Facial weakness and Bell's palsy

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  • See also

    Acute otitis media
    Hypertension in children and adolescents

    Key Points

    1. Bell’s palsy is an idiopathic unilateral lower motor neuron facial nerve palsy
    2. Other causes of facial weakness should be excluded before making a diagnosis of Bell’s palsy
    3. Almost all children recover within 12 months without treatment, however some children may have a prolonged period of functional impairment, facial asymmetry and emotional distress


    • Facial nerve palsy in children may be idiopathic or caused by infection, inflammation, trauma, tumour or a vascular event
    • Bell’s palsy is an idiopathic lower motor neuron palsy of the facial nerve
    • It is important to rule out other causes before making a diagnosis of Bell’s palsy
    • Idiopathic or post-viral facial palsy is uncommon in children less than 2 years


    Assessment of Bell’s palsy is aimed at confirming the diagnosis and excluding other important causes of facial weakness


    Features typical of Bell’s palsy

    • Onset: Bell’s palsy usually occurs very quickly (over hours or no more than 1-2 days)
    • Facial pain: usually mild pain in the face or behind the ear (common in Bell’s palsy)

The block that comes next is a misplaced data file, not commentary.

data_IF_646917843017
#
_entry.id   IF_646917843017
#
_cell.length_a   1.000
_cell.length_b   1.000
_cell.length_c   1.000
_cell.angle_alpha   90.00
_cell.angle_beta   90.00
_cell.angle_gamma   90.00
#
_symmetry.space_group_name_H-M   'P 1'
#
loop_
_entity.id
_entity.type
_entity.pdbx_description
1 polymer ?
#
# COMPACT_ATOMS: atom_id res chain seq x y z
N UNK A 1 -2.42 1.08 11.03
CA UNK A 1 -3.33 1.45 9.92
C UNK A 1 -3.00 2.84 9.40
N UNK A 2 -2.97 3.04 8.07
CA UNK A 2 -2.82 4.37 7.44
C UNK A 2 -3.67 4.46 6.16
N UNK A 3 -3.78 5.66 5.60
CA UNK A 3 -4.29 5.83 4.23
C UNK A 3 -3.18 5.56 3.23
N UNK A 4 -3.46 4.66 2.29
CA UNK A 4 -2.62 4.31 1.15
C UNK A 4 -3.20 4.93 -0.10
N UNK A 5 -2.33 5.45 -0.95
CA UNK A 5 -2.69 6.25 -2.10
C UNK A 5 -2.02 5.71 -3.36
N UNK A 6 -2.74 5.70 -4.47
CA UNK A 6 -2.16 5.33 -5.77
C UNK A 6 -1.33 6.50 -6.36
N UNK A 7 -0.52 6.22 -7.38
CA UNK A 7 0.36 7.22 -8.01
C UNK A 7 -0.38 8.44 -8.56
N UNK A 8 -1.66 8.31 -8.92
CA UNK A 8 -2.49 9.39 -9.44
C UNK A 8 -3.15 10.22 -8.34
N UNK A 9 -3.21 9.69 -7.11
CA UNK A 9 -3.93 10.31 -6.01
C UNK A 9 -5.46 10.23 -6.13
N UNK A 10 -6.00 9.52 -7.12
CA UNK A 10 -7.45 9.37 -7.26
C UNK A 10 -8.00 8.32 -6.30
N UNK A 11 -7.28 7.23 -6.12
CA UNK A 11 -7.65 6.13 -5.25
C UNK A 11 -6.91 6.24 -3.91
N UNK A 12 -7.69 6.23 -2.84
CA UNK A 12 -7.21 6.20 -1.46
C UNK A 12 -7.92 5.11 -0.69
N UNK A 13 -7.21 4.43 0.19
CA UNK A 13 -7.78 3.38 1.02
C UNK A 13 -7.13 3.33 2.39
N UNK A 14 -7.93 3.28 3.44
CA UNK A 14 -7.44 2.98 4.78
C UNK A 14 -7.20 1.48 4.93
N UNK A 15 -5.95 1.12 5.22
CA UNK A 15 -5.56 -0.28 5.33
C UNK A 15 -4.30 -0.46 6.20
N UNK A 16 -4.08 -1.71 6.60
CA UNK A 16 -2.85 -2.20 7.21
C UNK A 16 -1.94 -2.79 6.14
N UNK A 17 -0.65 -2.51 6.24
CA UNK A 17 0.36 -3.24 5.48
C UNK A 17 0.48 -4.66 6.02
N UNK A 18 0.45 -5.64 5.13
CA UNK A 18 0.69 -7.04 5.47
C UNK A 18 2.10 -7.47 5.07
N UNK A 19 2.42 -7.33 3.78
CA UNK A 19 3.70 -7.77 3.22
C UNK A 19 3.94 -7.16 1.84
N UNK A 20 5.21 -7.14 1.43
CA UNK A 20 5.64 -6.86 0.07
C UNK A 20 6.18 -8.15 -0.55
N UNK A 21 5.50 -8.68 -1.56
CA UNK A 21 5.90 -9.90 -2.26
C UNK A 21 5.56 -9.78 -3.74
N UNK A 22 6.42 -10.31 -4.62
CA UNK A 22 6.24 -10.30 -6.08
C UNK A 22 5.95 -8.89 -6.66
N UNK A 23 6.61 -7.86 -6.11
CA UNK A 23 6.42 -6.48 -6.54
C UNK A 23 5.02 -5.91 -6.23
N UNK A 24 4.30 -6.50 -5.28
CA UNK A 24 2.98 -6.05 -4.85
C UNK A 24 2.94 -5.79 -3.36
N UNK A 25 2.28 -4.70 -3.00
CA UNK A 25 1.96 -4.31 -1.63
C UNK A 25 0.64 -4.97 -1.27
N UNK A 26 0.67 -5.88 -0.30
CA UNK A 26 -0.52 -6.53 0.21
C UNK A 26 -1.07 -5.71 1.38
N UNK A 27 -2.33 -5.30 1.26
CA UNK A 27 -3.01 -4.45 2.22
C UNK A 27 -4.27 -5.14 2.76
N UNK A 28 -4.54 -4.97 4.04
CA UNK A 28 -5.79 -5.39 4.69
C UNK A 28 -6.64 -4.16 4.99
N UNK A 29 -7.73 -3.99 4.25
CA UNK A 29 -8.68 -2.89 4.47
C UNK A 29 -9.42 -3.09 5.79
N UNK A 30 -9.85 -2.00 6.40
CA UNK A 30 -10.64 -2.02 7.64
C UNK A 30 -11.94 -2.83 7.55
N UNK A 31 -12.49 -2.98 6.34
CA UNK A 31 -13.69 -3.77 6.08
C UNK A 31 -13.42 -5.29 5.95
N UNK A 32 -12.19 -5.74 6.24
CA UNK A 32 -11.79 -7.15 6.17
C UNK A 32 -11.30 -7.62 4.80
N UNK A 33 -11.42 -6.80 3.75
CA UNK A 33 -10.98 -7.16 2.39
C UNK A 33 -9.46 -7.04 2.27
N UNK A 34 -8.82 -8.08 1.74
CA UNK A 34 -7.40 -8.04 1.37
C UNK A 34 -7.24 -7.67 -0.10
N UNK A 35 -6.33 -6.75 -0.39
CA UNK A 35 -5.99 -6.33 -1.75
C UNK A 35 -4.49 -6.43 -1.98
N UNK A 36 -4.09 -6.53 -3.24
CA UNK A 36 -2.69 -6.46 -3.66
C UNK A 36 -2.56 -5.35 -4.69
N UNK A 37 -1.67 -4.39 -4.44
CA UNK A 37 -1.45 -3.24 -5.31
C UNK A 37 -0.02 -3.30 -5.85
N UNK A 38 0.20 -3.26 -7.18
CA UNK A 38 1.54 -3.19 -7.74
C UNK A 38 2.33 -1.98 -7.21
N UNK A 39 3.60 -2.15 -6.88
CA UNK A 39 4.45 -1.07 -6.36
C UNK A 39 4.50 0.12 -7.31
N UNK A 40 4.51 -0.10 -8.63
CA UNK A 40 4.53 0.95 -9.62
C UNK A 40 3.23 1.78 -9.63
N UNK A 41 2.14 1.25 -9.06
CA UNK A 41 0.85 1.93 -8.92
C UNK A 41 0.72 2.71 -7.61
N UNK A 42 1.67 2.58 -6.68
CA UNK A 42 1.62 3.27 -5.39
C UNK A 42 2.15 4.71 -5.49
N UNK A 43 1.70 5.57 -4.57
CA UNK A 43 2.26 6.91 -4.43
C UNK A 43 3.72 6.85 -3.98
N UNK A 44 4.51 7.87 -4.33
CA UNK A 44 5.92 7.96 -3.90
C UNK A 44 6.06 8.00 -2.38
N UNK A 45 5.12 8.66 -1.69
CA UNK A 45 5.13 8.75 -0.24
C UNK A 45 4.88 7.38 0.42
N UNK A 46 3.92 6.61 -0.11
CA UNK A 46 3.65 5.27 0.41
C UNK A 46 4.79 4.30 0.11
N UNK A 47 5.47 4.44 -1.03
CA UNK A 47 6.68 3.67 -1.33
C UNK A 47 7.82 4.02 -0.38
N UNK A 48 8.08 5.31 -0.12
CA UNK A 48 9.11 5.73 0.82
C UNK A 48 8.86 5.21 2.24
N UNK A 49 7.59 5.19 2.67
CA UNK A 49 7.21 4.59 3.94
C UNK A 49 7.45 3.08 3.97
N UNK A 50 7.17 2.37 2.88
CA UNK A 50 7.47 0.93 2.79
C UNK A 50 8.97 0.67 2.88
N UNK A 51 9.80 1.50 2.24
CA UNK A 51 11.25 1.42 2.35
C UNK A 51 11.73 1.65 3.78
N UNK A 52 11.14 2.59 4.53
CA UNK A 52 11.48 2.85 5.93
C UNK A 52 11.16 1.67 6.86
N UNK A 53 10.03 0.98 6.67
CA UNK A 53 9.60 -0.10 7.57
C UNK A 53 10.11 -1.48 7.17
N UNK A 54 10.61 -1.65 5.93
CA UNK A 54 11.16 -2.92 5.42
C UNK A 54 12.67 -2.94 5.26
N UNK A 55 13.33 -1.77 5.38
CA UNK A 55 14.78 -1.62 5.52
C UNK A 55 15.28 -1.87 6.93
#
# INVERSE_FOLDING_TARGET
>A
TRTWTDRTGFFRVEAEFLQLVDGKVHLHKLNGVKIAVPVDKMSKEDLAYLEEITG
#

• Dry eyes and poor tear clearance from the eyes
    • Previous similar episodes

    Red flags for conditions other than Bell’s palsy

    • Other neurological features such as severe headache, blurred vision, double vision, weakness/numbness in arms or extremities, ataxia (consider Stroke)
    • Hyperacusis (increased sensitivity to sound) and altered taste (both uncommon in Bell’s palsy)
    • Preceding viral infections or trauma to the head or face
    • Severe pain (may indicate mastoiditis, VZV)


    • Full neurological examination (cranial and peripheral) is essential
      • Bell’s palsy involves all facial nerve branches on the affected side. Ptosis and forehead muscle weakness must be present for a diagnosis of Bell’s palsy. These features are absent in upper motor neuron lesions
    • Eye examination (to look for corneal abrasions)
    • Skin lesions or vesicles on the face or in the ear canal (Ramsay Hunt Syndrome)